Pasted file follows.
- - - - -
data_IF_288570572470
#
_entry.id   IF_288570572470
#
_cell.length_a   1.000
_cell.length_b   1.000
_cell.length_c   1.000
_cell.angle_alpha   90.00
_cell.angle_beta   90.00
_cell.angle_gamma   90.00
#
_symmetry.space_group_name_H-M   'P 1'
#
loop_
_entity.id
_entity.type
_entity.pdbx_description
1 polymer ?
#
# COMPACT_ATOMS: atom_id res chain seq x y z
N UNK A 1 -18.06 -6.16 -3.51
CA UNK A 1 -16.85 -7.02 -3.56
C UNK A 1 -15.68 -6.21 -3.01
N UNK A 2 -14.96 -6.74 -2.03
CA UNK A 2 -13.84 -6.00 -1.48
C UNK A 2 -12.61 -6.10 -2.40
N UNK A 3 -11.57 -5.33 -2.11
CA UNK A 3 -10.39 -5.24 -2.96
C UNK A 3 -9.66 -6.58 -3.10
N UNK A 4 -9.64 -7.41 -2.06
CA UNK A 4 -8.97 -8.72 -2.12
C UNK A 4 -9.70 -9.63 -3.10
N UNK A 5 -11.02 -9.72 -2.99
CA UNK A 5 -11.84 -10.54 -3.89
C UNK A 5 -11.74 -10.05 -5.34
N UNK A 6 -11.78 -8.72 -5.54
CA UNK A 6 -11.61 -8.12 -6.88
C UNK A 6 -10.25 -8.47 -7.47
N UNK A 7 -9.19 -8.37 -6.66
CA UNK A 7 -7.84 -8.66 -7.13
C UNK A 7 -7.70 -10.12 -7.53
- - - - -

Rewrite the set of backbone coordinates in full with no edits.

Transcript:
data_IF_288570572470
#
_entry.id   IF_288570572470
#
_cell.length_a   1.000
_cell.length_b   1.000
_cell.length_c   1.000
_cell.angle_alpha   90.00
_cell.angle_beta   90.00
_cell.angle_gamma   90.00
#
_symmetry.space_group_name_H-M   'P 1'
#
loop_
_entity.id
_entity.type
_entity.pdbx_description
1 polymer ?
#
# COMPACT_ATOMS: atom_id res chain seq x y z
N UNK A 1 -18.06 -6.16 -3.51
CA UNK A 1 -16.85 -7.02 -3.56
C UNK A 1 -15.68 -6.21 -3.01
N UNK A 2 -14.96 -6.74 -2.03
CA UNK A 2 -13.84 -6.00 -1.48
C UNK A 2 -12.61 -6.10 -2.40
N UNK A 3 -11.57 -5.33 -2.11
CA UNK A 3 -10.39 -5.24 -2.96
C UNK A 3 -9.66 -6.58 -3.10
N UNK A 4 -9.64 -7.41 -2.06
CA UNK A 4 -8.97 -8.72 -2.12
C UNK A 4 -9.70 -9.63 -3.10
N UNK A 5 -11.02 -9.72 -2.99
CA UNK A 5 -11.84 -10.54 -3.89
C UNK A 5 -11.74 -10.05 -5.34
N UNK A 6 -11.78 -8.72 -5.54
CA UNK A 6 -11.61 -8.12 -6.88
C UNK A 6 -10.25 -8.47 -7.47
N UNK A 7 -9.19 -8.37 -6.66
CA UNK A 7 -7.84 -8.66 -7.13
C UNK A 7 -7.70 -10.12 -7.53